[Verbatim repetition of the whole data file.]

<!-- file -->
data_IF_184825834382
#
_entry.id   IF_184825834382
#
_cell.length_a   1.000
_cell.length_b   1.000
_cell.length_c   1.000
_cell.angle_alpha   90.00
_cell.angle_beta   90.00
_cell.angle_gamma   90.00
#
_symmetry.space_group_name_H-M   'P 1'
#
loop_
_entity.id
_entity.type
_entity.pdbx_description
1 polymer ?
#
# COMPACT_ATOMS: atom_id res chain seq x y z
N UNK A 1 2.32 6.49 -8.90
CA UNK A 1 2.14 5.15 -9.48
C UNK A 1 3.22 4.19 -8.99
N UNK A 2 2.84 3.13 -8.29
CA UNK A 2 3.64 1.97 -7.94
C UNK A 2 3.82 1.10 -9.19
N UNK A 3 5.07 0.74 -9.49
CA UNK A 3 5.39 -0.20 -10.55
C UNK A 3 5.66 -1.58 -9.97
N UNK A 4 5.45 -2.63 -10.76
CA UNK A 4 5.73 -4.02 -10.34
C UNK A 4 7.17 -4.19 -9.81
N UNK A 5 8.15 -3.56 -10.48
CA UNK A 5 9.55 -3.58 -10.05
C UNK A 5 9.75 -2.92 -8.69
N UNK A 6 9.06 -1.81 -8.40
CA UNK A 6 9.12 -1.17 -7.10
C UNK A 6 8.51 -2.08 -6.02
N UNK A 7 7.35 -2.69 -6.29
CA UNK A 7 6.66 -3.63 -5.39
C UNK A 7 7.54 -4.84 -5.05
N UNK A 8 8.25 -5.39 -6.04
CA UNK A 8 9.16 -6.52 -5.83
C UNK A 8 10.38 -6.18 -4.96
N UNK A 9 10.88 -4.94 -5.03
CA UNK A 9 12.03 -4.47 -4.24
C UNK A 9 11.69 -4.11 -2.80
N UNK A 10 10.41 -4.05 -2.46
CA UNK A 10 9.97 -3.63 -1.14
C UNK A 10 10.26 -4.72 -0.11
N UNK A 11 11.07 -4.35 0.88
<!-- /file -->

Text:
data_IF_184825834382
#
_entry.id   IF_184825834382
#
_cell.length_a   1.000
_cell.length_b   1.000
_cell.length_c   1.000
_cell.angle_alpha   90.00
_cell.angle_beta   90.00
_cell.angle_gamma   90.00
#
_symmetry.space_group_name_H-M   'P 1'
#
loop_
_entity.id
_entity.type
_entity.pdbx_description
1 polymer ?
#
# COMPACT_ATOMS: atom_id res chain seq x y z
N UNK A 1 2.32 6.49 -8.90
CA UNK A 1 2.14 5.15 -9.48
C UNK A 1 3.22 4.19 -8.99
N UNK A 2 2.84 3.13 -8.29
CA UNK A 2 3.64 1.97 -7.94
C UNK A 2 3.82 1.10 -9.19
N UNK A 3 5.07 0.74 -9.49
CA UNK A 3 5.39 -0.20 -10.55
C UNK A 3 5.66 -1.58 -9.97
N UNK A 4 5.45 -2.63 -10.76
CA UNK A 4 5.73 -4.02 -10.34
C UNK A 4 7.17 -4.19 -9.81
N UNK A 5 8.15 -3.56 -10.48
CA UNK A 5 9.55 -3.58 -10.05
C UNK A 5 9.75 -2.92 -8.69
N UNK A 6 9.06 -1.81 -8.40
CA UNK A 6 9.12 -1.17 -7.10
C UNK A 6 8.51 -2.08 -6.02
N UNK A 7 7.35 -2.69 -6.29
CA UNK A 7 6.66 -3.63 -5.39
C UNK A 7 7.54 -4.84 -5.05
N UNK A 8 8.25 -5.39 -6.04
CA UNK A 8 9.16 -6.52 -5.83
C UNK A 8 10.38 -6.18 -4.96
N UNK A 9 10.88 -4.94 -5.03
CA UNK A 9 12.03 -4.47 -4.24
C UNK A 9 11.69 -4.11 -2.80
N UNK A 10 10.41 -4.05 -2.46
CA UNK A 10 9.97 -3.63 -1.14
C UNK A 10 10.26 -4.72 -0.11
N UNK A 11 11.07 -4.35 0.88